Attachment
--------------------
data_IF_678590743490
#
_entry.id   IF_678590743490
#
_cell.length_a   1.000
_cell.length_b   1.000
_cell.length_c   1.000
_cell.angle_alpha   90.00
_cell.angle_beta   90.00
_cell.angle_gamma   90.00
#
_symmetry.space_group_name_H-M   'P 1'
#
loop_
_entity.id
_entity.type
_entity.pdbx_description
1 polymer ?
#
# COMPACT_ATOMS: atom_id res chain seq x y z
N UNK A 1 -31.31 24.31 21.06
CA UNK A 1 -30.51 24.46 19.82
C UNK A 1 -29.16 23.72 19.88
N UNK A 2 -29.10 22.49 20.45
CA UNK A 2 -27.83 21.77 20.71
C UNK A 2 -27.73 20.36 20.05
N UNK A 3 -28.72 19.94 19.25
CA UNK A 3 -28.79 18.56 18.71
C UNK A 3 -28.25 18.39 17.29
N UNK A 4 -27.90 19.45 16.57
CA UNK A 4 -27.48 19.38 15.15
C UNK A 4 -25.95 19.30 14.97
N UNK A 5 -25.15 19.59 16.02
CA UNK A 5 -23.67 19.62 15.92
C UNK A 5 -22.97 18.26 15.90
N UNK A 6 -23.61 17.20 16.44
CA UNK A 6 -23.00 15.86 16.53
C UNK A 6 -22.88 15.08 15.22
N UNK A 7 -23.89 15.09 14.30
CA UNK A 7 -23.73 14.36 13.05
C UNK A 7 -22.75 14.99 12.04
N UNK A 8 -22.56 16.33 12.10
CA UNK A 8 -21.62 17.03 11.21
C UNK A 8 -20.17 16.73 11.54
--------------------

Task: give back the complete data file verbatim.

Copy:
data_IF_678590743490
#
_entry.id   IF_678590743490
#
_cell.length_a   1.000
_cell.length_b   1.000
_cell.length_c   1.000
_cell.angle_alpha   90.00
_cell.angle_beta   90.00
_cell.angle_gamma   90.00
#
_symmetry.space_group_name_H-M   'P 1'
#
loop_
_entity.id
_entity.type
_entity.pdbx_description
1 polymer ?
#
# COMPACT_ATOMS: atom_id res chain seq x y z
N UNK A 1 -31.31 24.31 21.06
CA UNK A 1 -30.51 24.46 19.82
C UNK A 1 -29.16 23.72 19.88
N UNK A 2 -29.10 22.49 20.45
CA UNK A 2 -27.83 21.77 20.71
C UNK A 2 -27.73 20.36 20.05
N UNK A 3 -28.72 19.94 19.25
CA UNK A 3 -28.79 18.56 18.71
C UNK A 3 -28.25 18.39 17.29
N UNK A 4 -27.90 19.45 16.57
CA UNK A 4 -27.48 19.38 15.15
C UNK A 4 -25.95 19.30 14.97
N UNK A 5 -25.15 19.59 16.02
CA UNK A 5 -23.67 19.62 15.92
C UNK A 5 -22.97 18.26 15.90
N UNK A 6 -23.61 17.20 16.44
CA UNK A 6 -23.00 15.86 16.53
C UNK A 6 -22.88 15.08 15.22
N UNK A 7 -23.89 15.09 14.30
CA UNK A 7 -23.73 14.36 13.05
C UNK A 7 -22.75 14.99 12.04
N UNK A 8 -22.56 16.33 12.10
CA UNK A 8 -21.62 17.03 11.21
C UNK A 8 -20.17 16.73 11.54